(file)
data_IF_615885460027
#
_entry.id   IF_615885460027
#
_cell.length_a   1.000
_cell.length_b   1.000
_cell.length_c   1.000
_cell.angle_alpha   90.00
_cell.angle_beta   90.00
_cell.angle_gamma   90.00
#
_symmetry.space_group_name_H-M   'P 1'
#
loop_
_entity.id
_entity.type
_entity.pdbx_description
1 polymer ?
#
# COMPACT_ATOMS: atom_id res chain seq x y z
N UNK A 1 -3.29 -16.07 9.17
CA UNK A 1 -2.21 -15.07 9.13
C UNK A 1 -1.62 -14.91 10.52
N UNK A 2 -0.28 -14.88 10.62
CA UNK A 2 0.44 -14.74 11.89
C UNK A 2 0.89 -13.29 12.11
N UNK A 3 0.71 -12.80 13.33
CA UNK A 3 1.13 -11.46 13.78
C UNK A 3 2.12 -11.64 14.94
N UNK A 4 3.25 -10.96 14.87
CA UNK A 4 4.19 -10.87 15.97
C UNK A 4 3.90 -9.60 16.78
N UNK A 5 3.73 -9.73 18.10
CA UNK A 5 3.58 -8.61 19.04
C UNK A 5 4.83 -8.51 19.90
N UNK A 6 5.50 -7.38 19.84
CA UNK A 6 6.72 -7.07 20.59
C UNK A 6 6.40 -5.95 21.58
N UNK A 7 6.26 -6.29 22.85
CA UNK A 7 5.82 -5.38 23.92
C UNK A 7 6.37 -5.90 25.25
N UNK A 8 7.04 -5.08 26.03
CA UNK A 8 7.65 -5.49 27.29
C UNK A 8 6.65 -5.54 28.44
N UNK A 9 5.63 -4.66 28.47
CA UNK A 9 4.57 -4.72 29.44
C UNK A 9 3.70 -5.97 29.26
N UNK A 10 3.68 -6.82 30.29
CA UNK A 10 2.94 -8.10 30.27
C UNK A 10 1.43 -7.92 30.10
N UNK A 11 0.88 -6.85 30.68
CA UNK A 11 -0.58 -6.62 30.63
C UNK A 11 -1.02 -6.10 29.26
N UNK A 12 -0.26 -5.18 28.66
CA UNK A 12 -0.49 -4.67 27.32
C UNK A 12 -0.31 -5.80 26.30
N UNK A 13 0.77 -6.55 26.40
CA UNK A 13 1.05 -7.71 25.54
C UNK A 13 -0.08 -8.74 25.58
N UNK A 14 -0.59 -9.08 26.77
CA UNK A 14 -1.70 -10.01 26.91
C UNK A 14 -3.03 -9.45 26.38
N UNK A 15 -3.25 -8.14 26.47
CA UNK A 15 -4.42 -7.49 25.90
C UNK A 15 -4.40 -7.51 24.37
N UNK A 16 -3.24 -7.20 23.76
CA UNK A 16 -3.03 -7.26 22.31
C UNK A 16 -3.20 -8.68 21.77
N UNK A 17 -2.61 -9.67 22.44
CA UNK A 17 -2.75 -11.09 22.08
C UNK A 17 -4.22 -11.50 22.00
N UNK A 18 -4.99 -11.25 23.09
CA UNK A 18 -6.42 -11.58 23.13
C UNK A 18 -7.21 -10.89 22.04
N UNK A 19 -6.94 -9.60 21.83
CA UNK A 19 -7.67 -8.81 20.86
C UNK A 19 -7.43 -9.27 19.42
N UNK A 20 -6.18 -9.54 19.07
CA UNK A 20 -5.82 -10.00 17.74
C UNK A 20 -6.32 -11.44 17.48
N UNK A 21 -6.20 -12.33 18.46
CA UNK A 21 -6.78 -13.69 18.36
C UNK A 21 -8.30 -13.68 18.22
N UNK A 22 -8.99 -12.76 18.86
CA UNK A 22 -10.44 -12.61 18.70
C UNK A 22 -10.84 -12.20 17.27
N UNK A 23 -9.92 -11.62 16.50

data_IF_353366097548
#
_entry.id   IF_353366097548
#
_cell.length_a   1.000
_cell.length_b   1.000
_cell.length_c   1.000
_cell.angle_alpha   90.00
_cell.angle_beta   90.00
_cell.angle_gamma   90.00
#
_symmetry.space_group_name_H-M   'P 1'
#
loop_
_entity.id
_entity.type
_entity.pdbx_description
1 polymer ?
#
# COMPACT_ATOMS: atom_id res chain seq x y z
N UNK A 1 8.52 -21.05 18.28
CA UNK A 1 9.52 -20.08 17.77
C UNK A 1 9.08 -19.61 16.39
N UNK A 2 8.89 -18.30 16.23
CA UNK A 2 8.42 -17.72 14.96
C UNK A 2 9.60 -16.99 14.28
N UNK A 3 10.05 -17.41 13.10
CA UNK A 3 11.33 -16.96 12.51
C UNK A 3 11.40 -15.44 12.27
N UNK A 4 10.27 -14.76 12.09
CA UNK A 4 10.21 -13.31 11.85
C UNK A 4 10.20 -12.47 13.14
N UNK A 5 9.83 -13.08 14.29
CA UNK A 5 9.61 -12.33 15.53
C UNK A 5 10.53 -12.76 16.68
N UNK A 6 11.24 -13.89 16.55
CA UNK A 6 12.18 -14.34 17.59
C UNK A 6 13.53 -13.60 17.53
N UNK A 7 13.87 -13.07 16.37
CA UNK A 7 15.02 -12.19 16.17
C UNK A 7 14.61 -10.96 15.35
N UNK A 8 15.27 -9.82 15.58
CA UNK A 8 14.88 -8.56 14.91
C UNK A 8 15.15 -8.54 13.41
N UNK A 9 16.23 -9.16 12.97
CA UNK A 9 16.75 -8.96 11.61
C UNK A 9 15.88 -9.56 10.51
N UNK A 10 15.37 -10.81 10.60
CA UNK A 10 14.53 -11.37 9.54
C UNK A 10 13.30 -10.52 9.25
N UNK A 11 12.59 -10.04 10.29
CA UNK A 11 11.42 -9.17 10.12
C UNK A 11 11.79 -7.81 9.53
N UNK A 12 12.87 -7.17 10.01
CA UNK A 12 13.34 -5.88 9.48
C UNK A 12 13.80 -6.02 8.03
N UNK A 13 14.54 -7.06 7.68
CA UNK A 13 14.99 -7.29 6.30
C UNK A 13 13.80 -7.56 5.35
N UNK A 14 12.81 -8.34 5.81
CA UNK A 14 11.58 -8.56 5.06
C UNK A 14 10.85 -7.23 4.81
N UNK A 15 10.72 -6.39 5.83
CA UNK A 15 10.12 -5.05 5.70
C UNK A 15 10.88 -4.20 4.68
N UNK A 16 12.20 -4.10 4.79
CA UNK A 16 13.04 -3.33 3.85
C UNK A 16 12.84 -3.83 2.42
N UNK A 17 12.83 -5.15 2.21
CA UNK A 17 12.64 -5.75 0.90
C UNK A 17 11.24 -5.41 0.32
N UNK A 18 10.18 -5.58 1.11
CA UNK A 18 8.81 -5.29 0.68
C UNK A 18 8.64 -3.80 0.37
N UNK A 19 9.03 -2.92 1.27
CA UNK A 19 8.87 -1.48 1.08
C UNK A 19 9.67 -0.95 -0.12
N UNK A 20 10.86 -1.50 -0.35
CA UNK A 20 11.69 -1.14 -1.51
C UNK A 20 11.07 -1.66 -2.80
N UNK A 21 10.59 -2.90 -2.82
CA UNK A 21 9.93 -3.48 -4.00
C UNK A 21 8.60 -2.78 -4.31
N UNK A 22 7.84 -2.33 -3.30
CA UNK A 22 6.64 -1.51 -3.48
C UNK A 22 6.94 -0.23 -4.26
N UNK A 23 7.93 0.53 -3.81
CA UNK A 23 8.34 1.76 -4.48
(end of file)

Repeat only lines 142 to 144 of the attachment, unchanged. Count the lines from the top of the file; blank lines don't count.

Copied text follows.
CA UNK A 12 13.34 -5.88 9.48
C UNK A 12 13.80 -6.02 8.03
N UNK A 13 14.54 -7.06 7.68